When Should Red Cards Be Used?
A guide to when the dreaded punishment should be used
January 16, 2020
In soccer, a red card is used when a player commits a foul that is deemed “unsportsmanlike” or “too dangerous” to another player. Most red card fouls are a result of dirty tackles or violent play. In fact, some of the most horrific injuries in soccer history have resulted in red cards. A player can also receive a red card if they have already received two yellow cards during a game, which is given for less heinous fouls. Often times, players, coaches and fans speculate if red cards are necessary or even deserved. So, when should red cards be used?
On Nov. 4, 2019, Everton central midfielder Andre Gomes suffered a gruesome injury where he fractured his right ankle. Tottenham forward Heung-Min Son was responsible, as he tackled him below the knee. He received a straight red card for that incident. Although his red card was finally rescinded, there was a lot of debate as to if he deserved a red card. Some people said that he not only deserved the red card, but should be suspended for a long time. Others said that Son’s tackle was routine, and that other players have gotten away with much worse. Nonetheless, this sparked up a debate of if and when red cards should be issued.
Obviously violent hits along with a lack of respect towards players and the game should result in a red card, but for hits and minor offences that are justified, such as over-the-top celebration or using excessive force while playing for the ball, should be given a yellow card at most. In fact, most fouls go without punishment.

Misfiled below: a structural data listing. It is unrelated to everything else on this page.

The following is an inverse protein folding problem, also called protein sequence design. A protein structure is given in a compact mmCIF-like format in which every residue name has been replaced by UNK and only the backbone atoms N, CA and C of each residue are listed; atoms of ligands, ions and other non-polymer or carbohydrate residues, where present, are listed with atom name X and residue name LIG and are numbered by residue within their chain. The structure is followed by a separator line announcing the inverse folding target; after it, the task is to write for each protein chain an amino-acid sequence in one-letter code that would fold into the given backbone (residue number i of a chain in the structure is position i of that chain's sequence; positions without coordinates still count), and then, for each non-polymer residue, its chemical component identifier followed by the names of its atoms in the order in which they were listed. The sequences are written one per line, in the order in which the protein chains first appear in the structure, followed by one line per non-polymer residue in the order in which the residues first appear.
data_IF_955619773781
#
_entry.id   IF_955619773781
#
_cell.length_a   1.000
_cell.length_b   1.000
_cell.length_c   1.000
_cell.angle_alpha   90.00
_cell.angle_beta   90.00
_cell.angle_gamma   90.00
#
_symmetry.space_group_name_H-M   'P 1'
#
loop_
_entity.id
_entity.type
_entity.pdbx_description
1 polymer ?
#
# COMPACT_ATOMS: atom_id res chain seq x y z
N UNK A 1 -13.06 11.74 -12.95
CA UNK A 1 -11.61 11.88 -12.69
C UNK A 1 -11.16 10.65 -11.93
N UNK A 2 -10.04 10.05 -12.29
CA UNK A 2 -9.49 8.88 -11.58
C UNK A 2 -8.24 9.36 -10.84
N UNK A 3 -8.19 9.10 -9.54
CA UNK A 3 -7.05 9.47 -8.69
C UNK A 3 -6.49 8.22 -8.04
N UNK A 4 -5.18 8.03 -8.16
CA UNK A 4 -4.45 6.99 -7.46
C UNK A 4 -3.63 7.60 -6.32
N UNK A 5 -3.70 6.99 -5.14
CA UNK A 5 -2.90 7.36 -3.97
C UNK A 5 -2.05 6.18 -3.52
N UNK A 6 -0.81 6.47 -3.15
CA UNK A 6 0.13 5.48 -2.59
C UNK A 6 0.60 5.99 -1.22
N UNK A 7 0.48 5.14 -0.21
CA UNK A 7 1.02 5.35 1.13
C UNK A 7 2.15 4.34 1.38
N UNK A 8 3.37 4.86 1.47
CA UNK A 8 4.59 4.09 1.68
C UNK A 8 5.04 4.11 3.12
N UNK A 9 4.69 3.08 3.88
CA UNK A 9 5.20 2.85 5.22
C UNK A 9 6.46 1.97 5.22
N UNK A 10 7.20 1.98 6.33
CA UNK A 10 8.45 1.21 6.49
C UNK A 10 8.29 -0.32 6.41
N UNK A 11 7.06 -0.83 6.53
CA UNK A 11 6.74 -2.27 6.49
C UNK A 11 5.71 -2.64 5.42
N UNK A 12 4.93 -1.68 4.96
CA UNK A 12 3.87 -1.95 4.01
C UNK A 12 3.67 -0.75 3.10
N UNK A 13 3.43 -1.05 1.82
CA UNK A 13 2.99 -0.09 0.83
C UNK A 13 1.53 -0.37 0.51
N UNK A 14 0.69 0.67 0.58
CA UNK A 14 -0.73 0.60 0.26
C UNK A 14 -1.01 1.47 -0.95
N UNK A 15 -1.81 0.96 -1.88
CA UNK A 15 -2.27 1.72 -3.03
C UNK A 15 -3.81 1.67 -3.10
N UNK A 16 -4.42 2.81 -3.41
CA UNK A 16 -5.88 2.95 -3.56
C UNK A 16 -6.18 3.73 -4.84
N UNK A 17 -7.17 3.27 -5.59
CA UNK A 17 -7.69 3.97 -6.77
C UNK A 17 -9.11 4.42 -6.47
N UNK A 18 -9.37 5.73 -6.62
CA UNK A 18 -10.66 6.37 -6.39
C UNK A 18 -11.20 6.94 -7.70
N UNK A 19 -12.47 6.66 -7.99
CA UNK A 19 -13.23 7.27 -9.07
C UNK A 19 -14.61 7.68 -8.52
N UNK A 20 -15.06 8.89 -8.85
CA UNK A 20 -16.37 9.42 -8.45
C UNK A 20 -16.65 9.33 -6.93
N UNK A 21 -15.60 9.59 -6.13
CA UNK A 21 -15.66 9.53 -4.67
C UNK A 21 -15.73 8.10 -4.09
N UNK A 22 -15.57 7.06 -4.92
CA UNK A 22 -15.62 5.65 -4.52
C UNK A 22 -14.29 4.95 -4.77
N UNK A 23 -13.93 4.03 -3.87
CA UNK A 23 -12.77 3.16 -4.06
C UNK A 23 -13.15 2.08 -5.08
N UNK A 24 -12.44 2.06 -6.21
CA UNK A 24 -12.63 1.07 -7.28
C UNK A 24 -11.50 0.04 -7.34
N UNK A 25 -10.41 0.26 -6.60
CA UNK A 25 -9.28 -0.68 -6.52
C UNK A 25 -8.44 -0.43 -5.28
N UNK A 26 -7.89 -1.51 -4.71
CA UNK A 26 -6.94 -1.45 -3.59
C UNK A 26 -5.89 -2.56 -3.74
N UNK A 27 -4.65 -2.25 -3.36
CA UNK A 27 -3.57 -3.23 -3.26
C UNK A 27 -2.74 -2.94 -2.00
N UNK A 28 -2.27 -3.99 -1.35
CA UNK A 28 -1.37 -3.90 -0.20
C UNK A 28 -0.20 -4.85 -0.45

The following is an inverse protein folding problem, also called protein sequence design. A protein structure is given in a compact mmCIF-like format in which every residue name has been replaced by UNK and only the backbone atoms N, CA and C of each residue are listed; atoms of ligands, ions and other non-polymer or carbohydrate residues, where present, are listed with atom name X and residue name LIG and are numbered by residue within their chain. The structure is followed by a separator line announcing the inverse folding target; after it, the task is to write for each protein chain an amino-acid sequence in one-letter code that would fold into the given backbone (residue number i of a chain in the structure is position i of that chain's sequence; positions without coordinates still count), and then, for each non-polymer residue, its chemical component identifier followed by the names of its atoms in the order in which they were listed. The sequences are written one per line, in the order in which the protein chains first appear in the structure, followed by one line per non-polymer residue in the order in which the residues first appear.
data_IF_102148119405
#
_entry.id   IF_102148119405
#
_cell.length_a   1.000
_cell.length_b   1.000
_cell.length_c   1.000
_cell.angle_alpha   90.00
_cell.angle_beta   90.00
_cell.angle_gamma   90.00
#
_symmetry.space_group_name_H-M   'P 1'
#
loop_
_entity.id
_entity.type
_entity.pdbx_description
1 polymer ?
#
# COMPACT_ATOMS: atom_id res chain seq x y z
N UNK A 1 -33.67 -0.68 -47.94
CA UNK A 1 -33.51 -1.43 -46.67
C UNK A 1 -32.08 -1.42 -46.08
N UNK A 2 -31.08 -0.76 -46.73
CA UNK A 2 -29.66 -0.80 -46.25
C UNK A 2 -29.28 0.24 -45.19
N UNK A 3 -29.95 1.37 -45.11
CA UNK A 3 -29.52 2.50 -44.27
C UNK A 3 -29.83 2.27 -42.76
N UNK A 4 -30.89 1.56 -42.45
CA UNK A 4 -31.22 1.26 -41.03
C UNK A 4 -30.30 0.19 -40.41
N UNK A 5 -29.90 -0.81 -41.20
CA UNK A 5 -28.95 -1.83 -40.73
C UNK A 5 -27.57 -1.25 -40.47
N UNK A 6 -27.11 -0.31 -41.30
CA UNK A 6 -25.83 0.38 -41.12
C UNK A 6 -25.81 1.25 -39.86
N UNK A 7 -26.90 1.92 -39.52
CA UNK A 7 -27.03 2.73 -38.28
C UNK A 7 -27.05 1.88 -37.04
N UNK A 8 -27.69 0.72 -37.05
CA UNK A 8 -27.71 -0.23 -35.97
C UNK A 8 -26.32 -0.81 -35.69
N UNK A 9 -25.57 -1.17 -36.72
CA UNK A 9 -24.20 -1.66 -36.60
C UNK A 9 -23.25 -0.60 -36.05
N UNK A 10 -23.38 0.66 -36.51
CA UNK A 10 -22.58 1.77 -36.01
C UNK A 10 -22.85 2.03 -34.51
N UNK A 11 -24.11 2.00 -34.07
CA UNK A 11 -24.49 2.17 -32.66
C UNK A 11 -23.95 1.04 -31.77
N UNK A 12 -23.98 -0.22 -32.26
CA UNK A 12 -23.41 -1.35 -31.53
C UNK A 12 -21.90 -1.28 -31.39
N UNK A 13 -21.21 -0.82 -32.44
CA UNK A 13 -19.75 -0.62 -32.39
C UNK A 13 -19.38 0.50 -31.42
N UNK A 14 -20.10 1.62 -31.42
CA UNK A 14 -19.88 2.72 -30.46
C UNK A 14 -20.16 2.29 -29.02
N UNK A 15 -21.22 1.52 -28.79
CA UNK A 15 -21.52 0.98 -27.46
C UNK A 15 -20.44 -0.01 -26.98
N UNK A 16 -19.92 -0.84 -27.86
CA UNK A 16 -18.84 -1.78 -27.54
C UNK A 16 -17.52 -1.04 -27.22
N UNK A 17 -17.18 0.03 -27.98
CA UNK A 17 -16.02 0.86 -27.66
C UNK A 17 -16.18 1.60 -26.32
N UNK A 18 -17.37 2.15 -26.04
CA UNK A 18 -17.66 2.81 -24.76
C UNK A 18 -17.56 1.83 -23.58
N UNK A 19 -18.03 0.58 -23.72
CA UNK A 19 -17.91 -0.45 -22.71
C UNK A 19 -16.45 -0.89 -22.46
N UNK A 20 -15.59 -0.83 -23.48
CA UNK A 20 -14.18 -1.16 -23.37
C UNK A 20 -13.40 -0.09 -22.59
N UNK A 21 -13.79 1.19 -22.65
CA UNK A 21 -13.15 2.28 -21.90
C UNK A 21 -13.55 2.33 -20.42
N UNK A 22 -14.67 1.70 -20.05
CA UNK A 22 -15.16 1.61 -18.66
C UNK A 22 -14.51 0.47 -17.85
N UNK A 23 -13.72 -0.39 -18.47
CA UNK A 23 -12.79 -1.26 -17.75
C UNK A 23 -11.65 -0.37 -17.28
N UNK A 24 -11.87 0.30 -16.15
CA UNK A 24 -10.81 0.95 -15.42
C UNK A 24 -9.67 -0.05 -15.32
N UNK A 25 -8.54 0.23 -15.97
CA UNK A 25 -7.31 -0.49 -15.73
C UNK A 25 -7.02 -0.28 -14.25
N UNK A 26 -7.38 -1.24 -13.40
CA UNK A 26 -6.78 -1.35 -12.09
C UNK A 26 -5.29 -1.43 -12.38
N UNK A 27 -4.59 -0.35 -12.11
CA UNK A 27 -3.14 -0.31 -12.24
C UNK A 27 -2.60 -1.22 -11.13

However, there is a time when red cards are necessary, like when a player does something unjust or violent to other players. For example, Greek soccer player Giorgos Katidis got a red card for celebrating his goal with a Nazi salute. He also got a lifetime ban from the Greek National Soccer Team for it.
Another time a red card should be given is when a player deliberately cheats in order to win. This is what Uruguayan player Luis Suarez did in the 2010 FIFA World Cup quarterfinal match between Uruguay and Ghana. In extra time, Suarez blocked a shot to deny a goal. He was given a red card and sent off. Ghana went on to lose the game 4-2 on penalties.
There are times when red cards should be used, like when doing offensive gestures and cheating, but there are also times when yellow cards, or no punishment, be given, like common tackles and roughness. These reasons should settle the argument as to if and when the dreaded red card be used.